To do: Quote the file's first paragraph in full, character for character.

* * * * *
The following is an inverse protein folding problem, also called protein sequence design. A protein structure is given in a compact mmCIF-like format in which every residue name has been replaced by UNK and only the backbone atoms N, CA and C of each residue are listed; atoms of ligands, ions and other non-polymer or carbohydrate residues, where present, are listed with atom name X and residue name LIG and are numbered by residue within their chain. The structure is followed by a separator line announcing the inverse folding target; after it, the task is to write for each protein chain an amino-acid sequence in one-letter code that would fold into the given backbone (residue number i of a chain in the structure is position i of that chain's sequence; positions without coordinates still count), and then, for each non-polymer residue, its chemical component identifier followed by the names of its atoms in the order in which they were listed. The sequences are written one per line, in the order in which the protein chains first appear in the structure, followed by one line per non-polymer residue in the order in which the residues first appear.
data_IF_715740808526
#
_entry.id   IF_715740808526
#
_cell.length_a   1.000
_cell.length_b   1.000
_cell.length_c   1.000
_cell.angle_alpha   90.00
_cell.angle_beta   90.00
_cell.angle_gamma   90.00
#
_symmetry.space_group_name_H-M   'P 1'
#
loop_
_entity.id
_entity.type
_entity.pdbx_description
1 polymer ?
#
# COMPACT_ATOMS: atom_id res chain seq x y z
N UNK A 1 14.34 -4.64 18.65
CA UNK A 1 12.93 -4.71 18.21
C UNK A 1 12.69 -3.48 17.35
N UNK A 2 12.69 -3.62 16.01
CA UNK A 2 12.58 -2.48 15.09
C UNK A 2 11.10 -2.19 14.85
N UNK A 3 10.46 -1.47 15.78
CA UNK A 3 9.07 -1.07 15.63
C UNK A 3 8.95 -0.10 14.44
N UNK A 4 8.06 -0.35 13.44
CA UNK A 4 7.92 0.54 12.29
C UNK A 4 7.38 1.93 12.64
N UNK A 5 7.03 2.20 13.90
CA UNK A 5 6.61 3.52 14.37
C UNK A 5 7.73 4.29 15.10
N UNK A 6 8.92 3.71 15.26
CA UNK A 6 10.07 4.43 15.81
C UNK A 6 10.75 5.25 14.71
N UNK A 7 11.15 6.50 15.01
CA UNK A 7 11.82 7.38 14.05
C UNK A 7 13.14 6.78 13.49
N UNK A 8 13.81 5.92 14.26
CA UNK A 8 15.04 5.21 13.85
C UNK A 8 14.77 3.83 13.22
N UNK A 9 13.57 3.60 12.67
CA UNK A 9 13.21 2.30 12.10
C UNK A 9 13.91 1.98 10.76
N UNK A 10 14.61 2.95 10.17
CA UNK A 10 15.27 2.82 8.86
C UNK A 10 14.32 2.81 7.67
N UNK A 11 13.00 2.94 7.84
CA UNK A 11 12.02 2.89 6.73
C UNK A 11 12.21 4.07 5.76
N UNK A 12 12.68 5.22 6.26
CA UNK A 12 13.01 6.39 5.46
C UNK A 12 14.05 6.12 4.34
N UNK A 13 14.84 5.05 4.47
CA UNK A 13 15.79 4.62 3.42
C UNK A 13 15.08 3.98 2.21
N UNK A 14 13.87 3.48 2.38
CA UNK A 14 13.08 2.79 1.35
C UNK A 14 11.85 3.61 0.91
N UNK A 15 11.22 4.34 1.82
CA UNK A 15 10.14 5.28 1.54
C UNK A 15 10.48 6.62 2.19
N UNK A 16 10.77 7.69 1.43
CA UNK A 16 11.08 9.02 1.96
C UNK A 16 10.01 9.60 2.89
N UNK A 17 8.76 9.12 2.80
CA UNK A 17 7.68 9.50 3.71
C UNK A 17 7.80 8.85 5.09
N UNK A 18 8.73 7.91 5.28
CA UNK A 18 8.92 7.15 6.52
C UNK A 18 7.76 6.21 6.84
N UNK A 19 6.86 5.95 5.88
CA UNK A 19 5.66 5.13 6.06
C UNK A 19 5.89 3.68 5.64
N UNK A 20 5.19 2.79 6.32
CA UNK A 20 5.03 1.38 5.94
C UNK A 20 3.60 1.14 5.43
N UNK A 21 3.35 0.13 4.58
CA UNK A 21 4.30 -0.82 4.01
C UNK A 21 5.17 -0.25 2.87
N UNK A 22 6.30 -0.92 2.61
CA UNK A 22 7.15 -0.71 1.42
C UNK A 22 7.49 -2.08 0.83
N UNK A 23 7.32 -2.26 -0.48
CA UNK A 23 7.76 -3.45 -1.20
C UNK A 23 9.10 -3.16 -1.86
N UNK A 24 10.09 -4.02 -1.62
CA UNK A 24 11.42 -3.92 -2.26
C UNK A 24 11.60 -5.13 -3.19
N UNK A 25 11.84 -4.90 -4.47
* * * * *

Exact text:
The following is an inverse protein folding problem, also called protein sequence design. A protein structure is given in a compact mmCIF-like format in which every residue name has been replaced by UNK and only the backbone atoms N, CA and C of each residue are listed; atoms of ligands, ions and other non-polymer or carbohydrate residues, where present, are listed with atom name X and residue name LIG and are numbered by residue within their chain. The structure is followed by a separator line announcing the inverse folding target; after it, the task is to write for each protein chain an amino-acid sequence in one-letter code that would fold into the given backbone (residue number i of a chain in the structure is position i of that chain's sequence; positions without coordinates still count), and then, for each non-polymer residue, its chemical component identifier followed by the names of its atoms in the order in which they were listed. The sequences are written one per line, in the order in which the protein chains first appear in the structure, followed by one line per non-polymer residue in the order in which the residues first appear.